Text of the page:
Are You a Booth Renter or An Independent Contractor?
If you rent a booth at a salon or work as an independent contractor, you can deduct the portion of your home used for administrative purposes.
Most, if not all, of your time at the salon is dedicated to serving your client's needs. You provide a service, prepare a receipt for the service, your client pays you, books her next appointment, and leaves. Some of you sell product, which requires additional administrative work.
Why a Portion of Your Home is Deductible
In today's paperless society, most clients pay using a credit or debit card. So between credit/debit card transactions, copies of client receipts, and receipts from the purchase of inventory that you sell or supplies you use in your business, you need a quiet area to work on the administrative side of your business.
Dedicating An Area In Your Home For Work
Most of my clients use a small area in their home for this purpose. A percentage of your home, based on total square footage, a percentage of utilities, and a percentage of other qualified home expenses, can be deducted on your tax return as long as you qualify for the deduction. The IRS has developed an alternate way of taking this deduction called the Safe Harbor method. The Safe Harbor method allows you to use a standard pre-calculated amount as a deduction. Using the Safe Harbor method will enable you to save the time it would have otherwise taken to add up and calculate your home expenses for that year. My suggestion is to calculate the deduction both ways and use the most beneficial method.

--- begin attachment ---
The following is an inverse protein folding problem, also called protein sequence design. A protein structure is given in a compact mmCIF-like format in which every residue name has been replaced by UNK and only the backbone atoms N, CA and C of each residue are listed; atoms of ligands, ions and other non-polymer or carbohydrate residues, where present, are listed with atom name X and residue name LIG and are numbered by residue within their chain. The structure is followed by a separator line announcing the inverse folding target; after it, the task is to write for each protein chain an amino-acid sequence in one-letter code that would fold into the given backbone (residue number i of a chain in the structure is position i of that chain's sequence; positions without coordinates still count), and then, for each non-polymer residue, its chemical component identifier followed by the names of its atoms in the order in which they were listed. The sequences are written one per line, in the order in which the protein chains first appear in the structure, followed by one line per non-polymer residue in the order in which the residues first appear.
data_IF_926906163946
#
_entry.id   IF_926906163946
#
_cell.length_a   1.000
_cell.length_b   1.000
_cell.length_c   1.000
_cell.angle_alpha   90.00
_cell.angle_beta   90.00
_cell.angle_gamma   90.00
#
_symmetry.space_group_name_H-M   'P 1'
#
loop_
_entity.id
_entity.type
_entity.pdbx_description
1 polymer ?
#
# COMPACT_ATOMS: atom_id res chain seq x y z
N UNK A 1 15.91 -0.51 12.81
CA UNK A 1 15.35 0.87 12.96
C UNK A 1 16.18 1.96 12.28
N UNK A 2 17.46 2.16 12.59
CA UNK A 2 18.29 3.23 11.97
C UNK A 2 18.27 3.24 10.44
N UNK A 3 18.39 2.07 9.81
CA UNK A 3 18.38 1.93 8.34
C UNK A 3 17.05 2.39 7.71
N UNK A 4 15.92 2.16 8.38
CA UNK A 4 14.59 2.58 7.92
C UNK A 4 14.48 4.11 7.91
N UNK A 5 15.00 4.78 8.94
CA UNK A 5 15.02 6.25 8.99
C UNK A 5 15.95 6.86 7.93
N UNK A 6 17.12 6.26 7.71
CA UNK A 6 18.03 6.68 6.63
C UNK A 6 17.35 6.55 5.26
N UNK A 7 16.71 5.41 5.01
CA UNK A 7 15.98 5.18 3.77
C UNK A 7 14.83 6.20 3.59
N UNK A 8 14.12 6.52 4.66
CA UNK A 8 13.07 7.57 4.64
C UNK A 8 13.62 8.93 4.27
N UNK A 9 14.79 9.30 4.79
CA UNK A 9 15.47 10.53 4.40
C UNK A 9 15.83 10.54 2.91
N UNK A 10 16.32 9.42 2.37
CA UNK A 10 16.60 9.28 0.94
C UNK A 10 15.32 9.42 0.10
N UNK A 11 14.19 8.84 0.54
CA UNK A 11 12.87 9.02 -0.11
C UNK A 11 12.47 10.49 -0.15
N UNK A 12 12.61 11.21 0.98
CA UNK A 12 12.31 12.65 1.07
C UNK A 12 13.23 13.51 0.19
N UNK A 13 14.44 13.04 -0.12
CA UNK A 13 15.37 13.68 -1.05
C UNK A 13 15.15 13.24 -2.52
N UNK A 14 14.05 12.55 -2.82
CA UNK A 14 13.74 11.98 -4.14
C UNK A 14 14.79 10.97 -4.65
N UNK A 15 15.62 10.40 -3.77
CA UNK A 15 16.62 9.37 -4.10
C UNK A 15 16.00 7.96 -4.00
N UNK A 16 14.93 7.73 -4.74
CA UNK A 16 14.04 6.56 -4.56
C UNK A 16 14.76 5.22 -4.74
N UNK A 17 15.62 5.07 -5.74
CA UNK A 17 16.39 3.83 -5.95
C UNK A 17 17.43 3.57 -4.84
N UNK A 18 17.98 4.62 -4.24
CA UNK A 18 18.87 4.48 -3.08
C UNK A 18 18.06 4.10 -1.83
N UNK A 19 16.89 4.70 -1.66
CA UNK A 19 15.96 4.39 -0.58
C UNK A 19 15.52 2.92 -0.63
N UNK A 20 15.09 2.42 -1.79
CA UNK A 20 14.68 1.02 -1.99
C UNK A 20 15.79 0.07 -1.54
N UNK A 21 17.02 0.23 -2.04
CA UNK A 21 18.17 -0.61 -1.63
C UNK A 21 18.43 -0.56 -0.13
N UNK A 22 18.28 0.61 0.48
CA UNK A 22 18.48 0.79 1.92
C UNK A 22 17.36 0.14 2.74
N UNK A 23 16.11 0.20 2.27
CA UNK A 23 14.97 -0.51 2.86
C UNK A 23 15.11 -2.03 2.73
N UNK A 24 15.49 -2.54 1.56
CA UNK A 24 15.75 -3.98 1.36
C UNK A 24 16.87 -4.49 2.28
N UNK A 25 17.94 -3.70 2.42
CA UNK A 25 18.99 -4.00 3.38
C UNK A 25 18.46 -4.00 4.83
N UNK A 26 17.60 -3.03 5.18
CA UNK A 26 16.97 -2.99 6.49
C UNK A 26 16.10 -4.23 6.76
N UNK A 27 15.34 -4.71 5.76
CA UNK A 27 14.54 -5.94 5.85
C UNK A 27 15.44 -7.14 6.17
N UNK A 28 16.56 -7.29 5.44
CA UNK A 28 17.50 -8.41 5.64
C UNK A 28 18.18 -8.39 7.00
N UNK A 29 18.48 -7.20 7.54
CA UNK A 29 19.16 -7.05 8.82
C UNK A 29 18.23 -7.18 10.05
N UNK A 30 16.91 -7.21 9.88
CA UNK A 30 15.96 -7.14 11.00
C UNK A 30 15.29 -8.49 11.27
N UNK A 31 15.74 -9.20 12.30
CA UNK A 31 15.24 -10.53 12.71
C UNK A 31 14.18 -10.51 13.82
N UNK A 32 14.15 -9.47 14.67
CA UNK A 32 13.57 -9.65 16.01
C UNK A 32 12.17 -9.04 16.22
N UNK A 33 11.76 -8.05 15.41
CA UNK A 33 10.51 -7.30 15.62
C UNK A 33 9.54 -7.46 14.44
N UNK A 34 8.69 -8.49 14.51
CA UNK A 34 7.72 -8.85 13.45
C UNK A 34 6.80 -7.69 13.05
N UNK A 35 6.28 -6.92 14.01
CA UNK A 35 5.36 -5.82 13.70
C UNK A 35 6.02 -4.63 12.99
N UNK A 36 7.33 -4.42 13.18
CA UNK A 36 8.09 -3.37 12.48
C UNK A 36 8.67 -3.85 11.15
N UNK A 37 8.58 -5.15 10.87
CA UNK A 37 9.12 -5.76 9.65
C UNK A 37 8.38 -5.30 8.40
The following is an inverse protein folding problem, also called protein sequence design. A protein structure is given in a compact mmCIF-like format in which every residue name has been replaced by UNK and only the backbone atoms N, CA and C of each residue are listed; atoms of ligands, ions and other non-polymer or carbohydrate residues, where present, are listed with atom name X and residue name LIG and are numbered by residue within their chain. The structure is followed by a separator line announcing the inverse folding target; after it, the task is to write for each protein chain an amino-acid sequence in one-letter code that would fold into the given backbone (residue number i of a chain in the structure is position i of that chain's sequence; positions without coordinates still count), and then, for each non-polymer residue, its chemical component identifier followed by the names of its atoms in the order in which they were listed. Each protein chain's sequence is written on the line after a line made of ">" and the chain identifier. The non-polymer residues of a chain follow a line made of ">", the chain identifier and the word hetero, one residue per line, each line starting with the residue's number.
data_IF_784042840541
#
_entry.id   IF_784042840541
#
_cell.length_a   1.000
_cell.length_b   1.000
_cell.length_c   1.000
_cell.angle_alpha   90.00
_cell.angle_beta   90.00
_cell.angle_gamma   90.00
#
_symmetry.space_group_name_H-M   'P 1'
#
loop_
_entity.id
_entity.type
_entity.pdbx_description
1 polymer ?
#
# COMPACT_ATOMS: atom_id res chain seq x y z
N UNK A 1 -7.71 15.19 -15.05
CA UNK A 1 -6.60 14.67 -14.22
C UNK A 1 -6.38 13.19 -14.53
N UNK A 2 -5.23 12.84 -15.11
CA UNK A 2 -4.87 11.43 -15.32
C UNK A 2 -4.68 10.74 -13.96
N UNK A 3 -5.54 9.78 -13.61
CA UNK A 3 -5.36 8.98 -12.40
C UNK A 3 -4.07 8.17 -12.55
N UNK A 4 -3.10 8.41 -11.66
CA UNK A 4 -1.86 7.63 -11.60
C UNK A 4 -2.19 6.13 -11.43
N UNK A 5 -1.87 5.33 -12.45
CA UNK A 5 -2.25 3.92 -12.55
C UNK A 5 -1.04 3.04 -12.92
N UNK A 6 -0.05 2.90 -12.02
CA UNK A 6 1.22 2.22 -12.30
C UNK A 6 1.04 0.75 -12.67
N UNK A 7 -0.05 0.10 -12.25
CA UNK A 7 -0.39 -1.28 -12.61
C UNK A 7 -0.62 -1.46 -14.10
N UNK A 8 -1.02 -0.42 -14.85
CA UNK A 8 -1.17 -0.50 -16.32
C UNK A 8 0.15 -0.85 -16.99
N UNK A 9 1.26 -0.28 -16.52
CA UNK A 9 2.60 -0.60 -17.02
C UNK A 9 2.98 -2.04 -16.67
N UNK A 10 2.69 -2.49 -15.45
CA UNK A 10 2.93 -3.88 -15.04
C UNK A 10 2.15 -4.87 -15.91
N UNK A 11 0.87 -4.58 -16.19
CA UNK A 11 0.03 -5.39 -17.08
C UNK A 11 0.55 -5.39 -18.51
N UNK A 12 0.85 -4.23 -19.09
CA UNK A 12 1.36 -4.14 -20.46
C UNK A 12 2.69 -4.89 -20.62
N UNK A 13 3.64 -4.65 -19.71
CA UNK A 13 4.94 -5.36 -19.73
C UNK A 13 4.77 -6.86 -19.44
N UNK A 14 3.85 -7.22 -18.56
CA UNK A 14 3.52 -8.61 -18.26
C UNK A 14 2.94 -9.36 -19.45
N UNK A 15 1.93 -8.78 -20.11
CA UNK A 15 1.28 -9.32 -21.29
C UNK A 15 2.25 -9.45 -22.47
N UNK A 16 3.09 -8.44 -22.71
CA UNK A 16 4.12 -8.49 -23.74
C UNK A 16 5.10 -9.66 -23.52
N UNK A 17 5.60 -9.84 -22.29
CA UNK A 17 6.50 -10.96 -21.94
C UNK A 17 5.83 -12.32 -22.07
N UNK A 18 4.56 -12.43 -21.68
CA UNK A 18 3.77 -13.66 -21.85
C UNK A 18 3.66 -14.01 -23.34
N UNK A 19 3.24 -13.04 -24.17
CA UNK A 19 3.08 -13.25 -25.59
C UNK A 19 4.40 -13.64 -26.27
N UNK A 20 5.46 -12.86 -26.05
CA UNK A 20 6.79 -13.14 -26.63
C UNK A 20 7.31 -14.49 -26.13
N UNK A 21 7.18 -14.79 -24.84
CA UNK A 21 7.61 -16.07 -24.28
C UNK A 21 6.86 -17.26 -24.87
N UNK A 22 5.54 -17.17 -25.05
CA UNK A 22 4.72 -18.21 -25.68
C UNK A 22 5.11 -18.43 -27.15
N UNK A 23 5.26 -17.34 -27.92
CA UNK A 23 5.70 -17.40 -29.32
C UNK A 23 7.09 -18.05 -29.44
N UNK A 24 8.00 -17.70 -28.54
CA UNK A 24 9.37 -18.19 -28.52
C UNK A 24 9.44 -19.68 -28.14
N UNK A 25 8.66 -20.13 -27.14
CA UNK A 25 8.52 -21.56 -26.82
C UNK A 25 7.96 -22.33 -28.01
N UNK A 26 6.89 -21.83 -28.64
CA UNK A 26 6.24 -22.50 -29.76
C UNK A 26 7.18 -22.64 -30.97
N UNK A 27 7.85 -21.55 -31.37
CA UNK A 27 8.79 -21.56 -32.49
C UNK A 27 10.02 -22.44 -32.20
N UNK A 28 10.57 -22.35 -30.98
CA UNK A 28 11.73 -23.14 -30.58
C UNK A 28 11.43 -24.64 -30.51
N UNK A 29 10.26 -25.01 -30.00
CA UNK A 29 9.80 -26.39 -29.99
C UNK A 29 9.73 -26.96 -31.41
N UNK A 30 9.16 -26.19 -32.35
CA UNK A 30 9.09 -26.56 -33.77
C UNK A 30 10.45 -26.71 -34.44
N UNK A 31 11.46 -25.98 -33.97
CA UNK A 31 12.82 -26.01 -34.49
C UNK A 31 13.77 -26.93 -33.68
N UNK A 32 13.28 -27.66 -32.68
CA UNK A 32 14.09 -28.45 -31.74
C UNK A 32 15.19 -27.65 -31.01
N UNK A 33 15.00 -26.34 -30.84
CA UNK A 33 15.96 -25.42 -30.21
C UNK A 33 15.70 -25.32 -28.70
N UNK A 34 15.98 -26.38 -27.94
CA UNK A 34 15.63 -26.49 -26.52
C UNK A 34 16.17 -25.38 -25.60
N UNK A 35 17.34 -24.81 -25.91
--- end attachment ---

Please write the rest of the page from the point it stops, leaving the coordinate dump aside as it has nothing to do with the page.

Direct and Indirect Expenses
If you satisfy all the required tests, you may deduct direct and indirect expenses. Direct expenses benefit only the business and are fully deductible, for example, painting the walls of your home office is a direct expense. Indirect costs on-the-other-hand, affect both your business and your primary residence. Examples of indirect expenses are homeowner's insurance, property taxes, utilities, alarm system, some home repairs, and rent if you do not own your home.
Indirect expenses are calculated based on a percentage of your residence. For example, if your entire home is 2,000 square feet and your home office occupies 300 square feet, the percentage of your home used for business is 15%. As a result, you can deduct $450.00 of a $3,000 yearly electric bill ($3,000 x 15%).
Home Office Expense and The IRS
Although the home office deduction is a heavily audited area, there is no need to worry if you follow the rules. Section 280A(c) of the tax code requires that any selected area used should be devoted EXCLUSIVELY to business on a regular basis. This is not to say that an entire room must be dedicated solely to your business. However, the area used for business cannot be used for any other purpose. For example, your home office cannot double as a family room.
The next time you speak with your accountant, ask them if you qualify for the business home office deduction.